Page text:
Natural flexibility explains W Hudson Bay polar bear movements at breakup better than climate change

Hudson Bay in early July this year is a mosaic of more-than-average and less-than-average sea ice coverage but apparently, only the less-than-average ice areas constitute the “early breakup” caused by climate change, and only “deniers” would say otherwise.

I say some folks are cherry picking the ice conditions that support a story line they prefer, forgetting that polar bears know better than they do when to come in off the ice.

Out of 40 males or young bears with ear tags (purple) or collared females (red and blue) captured in Western Hudson Bay in the last year shown on this map at 7 July 2023, 16 or 40% were onshore (one very far inland), while 24 or 60% were still out on what appears to be very little ice.

According to a tweet on 8 July by Andrew Derocher, who is in charge of attaching many of those tags, that 60% constitutes only “some” polar bears.

How much ice is there?

He also says it’s “hard to see any ice” on the satellite image he provides but if you look at more informative charts, it’s apparent there is actually a fair amount of ice present. Even two days later, at 9 July, there was enough ice to support any bear that wanted to stay offshore for a while longer.

The weekly ice chart below, taken a few days before the bear tag map, shows very thick ice remaining over the bay at 3 July. At this time of year, ice may be covered in melt water, which confuses the satellites into interpreting it as low concentration ice or open water (Castro de la Guardia et al. 2017). This “ponding” effect is a real, known source of measuring error for sea ice during breakup and Andrew Derocher knows this (or should) — but it’s not what he tells the public.

In general, passive microwave derived sea ice data are associated with an underestimation error of up to 30% during breakup and freeze-up throughout the marginal ice zone and seasonal ice regions in the Northern Hemisphere. In Hudson Bay, passive microwave sea ice concentration can underestimate sea ice concentration by up to 50% compared with CISDA. Underestimation biases of passive microwave data are associated with the presence of wet snow and melt ponds during breakup [Castro de la Guardia et al. 2017:227, my bold]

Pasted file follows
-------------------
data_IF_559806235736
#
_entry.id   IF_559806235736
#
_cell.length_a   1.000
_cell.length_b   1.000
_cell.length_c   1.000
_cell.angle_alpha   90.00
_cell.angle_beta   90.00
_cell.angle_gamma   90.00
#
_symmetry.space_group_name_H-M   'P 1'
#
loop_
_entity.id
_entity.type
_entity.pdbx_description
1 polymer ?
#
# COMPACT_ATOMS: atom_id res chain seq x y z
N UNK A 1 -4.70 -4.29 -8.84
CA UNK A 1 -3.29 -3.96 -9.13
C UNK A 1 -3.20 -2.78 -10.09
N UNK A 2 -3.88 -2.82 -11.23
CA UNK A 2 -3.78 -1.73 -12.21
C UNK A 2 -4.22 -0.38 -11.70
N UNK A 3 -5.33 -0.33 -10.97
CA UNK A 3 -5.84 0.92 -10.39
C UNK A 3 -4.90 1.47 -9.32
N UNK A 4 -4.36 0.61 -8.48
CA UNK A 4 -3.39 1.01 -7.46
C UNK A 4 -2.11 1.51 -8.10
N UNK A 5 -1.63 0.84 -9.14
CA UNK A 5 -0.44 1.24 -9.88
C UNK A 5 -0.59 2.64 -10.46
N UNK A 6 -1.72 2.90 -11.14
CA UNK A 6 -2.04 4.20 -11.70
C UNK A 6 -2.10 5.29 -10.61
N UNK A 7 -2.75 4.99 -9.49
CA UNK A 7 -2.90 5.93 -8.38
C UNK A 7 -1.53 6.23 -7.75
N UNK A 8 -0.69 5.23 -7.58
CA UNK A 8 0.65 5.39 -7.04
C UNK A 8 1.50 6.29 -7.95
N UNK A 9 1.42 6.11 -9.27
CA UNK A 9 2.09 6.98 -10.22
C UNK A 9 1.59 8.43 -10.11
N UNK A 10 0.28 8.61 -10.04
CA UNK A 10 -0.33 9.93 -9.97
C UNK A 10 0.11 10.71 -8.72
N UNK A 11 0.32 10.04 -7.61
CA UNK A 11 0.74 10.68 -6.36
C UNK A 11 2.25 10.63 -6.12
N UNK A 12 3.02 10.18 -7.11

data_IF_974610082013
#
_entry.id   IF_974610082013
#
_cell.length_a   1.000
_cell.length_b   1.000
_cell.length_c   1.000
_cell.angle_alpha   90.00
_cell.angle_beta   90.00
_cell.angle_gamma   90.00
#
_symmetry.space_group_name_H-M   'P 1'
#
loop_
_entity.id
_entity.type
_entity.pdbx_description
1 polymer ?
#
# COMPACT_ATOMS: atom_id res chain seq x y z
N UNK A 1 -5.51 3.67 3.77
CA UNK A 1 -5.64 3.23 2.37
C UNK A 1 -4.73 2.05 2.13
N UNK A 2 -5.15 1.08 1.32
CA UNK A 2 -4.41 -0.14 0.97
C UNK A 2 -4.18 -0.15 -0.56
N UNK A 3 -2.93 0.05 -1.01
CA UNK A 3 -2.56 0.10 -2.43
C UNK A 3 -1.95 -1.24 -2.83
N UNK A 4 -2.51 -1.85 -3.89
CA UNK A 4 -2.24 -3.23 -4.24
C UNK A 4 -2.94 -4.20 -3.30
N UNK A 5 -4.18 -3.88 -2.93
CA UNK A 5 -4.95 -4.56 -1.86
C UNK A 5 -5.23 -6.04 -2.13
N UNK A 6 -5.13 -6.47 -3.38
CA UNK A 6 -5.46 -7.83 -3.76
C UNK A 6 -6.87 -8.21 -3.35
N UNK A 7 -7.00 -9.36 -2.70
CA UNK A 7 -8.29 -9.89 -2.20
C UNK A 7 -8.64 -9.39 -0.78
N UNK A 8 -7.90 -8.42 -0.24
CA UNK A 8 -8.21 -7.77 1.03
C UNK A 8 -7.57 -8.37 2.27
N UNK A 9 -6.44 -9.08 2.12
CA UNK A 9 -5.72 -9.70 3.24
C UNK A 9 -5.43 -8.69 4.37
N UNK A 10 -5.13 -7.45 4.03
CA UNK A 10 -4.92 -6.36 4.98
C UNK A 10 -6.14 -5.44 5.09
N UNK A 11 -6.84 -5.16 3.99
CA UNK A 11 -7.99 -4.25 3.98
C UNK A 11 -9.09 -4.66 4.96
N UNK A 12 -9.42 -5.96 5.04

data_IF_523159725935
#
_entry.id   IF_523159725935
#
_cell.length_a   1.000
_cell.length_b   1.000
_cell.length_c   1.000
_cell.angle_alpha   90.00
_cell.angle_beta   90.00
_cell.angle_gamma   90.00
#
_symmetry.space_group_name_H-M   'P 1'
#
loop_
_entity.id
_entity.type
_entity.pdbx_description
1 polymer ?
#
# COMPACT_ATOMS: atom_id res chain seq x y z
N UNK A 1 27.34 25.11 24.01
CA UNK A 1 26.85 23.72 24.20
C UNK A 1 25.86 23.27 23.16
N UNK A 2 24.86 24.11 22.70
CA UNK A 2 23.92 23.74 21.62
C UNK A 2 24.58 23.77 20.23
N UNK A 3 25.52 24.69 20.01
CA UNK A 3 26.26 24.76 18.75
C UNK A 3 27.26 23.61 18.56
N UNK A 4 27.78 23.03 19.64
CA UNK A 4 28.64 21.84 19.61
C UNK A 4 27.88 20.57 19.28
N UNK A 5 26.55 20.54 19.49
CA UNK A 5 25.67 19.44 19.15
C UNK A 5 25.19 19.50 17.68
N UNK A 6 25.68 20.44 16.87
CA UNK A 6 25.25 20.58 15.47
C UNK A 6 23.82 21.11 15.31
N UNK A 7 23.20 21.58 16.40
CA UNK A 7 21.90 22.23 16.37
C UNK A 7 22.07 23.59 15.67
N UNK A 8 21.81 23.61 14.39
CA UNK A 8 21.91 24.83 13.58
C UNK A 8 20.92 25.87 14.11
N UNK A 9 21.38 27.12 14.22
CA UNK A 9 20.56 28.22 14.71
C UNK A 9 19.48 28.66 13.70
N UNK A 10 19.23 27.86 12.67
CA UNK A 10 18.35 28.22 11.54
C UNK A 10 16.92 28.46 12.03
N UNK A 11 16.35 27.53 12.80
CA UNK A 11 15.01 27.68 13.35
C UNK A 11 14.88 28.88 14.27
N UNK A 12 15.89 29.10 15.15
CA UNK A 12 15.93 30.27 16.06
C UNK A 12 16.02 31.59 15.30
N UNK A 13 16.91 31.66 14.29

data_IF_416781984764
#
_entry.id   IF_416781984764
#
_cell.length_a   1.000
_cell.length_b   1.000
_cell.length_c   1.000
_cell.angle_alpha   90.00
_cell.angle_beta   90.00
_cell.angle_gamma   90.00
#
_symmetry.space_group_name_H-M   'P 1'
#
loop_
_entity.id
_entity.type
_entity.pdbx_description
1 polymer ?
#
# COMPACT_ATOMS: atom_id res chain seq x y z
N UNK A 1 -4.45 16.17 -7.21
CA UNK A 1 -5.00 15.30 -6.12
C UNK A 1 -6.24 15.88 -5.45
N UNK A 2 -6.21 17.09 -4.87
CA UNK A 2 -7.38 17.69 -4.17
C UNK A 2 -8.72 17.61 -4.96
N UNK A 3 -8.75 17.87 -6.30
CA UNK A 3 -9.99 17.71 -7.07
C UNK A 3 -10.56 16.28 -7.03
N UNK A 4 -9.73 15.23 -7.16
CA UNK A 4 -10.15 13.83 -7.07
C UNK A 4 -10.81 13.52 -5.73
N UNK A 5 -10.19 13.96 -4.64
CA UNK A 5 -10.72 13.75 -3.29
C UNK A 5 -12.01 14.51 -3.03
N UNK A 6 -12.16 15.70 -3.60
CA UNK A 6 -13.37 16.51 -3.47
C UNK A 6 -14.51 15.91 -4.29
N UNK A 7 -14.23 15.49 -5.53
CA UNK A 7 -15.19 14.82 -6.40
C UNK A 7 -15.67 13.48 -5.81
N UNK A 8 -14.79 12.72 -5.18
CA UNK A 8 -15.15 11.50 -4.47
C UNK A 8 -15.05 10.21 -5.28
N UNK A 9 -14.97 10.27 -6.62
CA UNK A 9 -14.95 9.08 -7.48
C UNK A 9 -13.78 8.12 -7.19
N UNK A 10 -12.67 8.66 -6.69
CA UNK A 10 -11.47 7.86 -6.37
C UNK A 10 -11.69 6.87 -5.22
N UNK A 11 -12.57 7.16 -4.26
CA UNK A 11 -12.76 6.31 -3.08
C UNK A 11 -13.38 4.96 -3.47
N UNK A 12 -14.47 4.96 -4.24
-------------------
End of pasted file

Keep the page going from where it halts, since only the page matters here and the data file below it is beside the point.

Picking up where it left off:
Big climate change cherry pick

In the weekly ice anomaly chart below, red is less than average but blue is more than average. If the red areas in central and western Hudson Bay are forcing polar bears ashore early because of “climate change” (as per Derocher tweet, above), what’s causing southern Hudson Bay, Hudson Strait, Labrador Sea and Davis Strait to have more than average ice coverage? Do Western Hudson Bay polar bears really suffer harm due to global climate change at the very same time that Southern Hudson Bay and southern Davis Strait bears thrive in better-than-the-1980s conditions, even though some of them live further south? That sounds more like a big game of climate change picking-of-cherries than a scientific assessment of fact.

Here’s a question: If something on the order of 40-50% of Western Hudson Bay polar bears don’t come ashore until the very last bits of sea ice are truly melted in summer (e.g., in 2020, 45% of tagged bears were still offshore when only a small remnant block of ice remained), is any definition of breakup based on a particular percentage of sea ice coverage of any use in describing when these bears come ashore? Or is this definition still used because it’s particularly useful for creating scary-sounding headlines to support the human-caused climate change agenda and the polar-bears-are-all-going-to-die narrative?

I suggest polar bears, due to their evolutionary history, are simply more flexible in their relationship to sea ice than polar bear experts have concluded based on limited evidence, and that the bears don’t actually need to come ashore until the last of the ice is gone. As long as they are in good condition after a successful spring hunting season, it probably doesn’t matter whether W Hudson Bay polar bears come ashore in June or August.


Castro de la Guardia, L., Myers, P.G., Derocher, A.E., et al. 2017. Sea ice cycle in western Hudson Bay, Canada, from a polar bear perspective. Marine Ecology Progress Series 564: 225–233.

Comments are closed.